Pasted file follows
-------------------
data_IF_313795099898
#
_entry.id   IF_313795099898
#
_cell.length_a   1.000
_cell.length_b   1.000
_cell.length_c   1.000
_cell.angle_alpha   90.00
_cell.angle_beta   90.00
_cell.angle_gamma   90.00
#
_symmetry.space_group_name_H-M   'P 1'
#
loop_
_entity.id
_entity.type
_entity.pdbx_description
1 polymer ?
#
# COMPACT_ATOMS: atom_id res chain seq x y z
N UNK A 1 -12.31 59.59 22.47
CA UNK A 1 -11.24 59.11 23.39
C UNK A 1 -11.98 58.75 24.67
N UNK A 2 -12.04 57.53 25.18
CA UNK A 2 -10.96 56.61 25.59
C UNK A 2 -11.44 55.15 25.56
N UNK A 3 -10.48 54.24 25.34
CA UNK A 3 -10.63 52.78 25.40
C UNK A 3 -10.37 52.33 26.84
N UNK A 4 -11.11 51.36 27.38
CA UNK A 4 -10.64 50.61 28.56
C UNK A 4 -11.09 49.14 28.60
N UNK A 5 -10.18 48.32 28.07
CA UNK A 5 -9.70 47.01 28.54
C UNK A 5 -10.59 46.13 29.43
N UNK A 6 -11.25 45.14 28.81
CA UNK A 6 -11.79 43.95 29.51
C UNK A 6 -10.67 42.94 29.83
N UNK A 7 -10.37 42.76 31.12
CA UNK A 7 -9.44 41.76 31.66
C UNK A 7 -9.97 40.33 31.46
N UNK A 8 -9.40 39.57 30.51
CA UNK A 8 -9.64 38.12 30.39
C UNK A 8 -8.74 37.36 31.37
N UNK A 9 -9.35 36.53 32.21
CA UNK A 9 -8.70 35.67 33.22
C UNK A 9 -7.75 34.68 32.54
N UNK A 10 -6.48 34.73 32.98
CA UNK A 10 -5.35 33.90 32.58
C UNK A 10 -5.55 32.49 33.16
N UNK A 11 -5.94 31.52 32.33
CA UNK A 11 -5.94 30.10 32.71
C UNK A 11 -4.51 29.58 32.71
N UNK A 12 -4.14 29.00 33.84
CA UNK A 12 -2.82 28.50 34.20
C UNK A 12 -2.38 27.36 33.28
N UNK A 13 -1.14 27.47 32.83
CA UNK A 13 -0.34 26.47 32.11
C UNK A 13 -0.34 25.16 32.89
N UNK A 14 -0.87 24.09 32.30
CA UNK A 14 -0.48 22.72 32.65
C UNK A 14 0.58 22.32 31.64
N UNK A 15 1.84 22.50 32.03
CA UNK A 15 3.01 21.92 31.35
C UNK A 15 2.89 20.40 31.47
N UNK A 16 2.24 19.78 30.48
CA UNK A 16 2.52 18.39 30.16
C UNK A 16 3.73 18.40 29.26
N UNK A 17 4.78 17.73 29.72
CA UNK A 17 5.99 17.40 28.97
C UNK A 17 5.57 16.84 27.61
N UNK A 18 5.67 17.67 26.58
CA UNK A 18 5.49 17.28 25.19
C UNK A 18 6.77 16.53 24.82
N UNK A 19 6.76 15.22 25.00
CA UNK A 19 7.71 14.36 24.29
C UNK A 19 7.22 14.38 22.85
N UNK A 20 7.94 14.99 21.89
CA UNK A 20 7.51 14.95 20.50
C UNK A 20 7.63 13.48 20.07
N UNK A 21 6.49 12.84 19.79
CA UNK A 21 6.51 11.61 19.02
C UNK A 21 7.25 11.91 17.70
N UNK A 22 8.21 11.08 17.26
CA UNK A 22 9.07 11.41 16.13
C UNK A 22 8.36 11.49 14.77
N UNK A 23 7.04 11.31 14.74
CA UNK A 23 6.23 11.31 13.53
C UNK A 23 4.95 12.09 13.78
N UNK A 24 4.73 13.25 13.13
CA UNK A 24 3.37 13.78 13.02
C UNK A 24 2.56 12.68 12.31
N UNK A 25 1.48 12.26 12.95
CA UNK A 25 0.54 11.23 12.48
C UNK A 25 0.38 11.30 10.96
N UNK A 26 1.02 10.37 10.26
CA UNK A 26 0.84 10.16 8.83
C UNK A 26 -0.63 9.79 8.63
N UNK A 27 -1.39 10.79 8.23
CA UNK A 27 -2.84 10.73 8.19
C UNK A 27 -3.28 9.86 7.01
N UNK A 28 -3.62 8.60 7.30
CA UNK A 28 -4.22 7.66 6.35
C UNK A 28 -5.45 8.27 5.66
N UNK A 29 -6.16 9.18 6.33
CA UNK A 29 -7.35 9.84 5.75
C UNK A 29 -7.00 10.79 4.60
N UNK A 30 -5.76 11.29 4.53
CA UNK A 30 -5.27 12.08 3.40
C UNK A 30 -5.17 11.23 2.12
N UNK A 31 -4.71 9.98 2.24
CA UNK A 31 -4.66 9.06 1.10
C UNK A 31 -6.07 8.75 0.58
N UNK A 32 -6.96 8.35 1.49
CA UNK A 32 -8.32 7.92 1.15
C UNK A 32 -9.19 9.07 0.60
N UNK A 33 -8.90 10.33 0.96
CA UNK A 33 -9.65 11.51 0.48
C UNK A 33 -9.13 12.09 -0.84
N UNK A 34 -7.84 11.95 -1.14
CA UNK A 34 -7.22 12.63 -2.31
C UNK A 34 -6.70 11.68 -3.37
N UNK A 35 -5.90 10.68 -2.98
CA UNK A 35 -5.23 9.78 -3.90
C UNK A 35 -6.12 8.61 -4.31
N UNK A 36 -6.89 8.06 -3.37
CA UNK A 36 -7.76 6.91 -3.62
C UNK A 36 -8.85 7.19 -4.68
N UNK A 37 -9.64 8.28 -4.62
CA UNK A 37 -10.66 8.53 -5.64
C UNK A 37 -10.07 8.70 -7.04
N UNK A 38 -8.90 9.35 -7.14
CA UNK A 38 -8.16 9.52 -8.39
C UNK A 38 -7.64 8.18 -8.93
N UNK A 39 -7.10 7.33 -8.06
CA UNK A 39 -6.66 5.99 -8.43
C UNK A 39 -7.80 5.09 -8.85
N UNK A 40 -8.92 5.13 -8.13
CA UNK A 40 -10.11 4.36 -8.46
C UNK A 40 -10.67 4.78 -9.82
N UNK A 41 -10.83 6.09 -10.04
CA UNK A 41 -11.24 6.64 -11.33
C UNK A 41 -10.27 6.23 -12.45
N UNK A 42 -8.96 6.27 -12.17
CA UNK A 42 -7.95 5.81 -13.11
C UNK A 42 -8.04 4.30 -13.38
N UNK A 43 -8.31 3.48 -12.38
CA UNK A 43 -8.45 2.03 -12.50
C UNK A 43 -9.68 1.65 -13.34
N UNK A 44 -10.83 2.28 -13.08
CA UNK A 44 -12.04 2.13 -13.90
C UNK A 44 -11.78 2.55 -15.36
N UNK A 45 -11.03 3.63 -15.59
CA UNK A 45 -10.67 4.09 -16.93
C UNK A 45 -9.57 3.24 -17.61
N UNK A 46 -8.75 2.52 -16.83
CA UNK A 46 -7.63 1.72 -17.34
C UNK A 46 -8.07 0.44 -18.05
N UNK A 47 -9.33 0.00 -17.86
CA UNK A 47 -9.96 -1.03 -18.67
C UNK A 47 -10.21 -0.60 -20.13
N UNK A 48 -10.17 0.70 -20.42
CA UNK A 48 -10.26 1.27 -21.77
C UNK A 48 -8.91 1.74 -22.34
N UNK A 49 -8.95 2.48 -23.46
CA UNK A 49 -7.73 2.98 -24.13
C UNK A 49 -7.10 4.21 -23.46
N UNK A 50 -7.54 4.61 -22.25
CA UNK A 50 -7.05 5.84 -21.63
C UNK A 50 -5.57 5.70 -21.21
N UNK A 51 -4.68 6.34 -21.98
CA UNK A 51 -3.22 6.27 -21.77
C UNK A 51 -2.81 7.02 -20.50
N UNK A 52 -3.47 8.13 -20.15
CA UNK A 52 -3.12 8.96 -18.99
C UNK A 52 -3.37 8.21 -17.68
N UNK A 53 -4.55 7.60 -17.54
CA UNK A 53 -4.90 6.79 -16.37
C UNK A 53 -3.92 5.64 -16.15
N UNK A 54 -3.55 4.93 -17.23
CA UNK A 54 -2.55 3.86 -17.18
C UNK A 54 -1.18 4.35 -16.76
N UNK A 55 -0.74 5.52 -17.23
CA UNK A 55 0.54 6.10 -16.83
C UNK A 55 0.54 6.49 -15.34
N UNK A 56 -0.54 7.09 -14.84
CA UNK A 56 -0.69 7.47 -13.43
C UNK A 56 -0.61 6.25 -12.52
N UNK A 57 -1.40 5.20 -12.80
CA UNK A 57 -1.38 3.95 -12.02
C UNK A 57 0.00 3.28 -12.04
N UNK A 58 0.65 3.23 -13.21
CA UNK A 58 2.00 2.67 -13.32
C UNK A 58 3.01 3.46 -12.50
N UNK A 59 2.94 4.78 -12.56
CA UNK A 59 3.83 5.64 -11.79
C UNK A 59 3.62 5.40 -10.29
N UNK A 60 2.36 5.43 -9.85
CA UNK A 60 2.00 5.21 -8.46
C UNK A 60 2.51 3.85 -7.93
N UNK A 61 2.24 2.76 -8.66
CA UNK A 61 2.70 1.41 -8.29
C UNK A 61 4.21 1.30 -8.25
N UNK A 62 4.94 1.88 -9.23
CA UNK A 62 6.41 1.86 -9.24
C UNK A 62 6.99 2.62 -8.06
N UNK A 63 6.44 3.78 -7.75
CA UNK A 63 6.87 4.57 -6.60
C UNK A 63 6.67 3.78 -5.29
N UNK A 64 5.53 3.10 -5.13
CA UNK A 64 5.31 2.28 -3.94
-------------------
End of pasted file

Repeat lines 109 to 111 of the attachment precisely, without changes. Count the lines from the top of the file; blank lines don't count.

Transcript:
CA UNK A 30 -5.27 12.08 3.40
C UNK A 30 -5.17 11.23 2.12
N UNK A 31 -4.71 9.98 2.24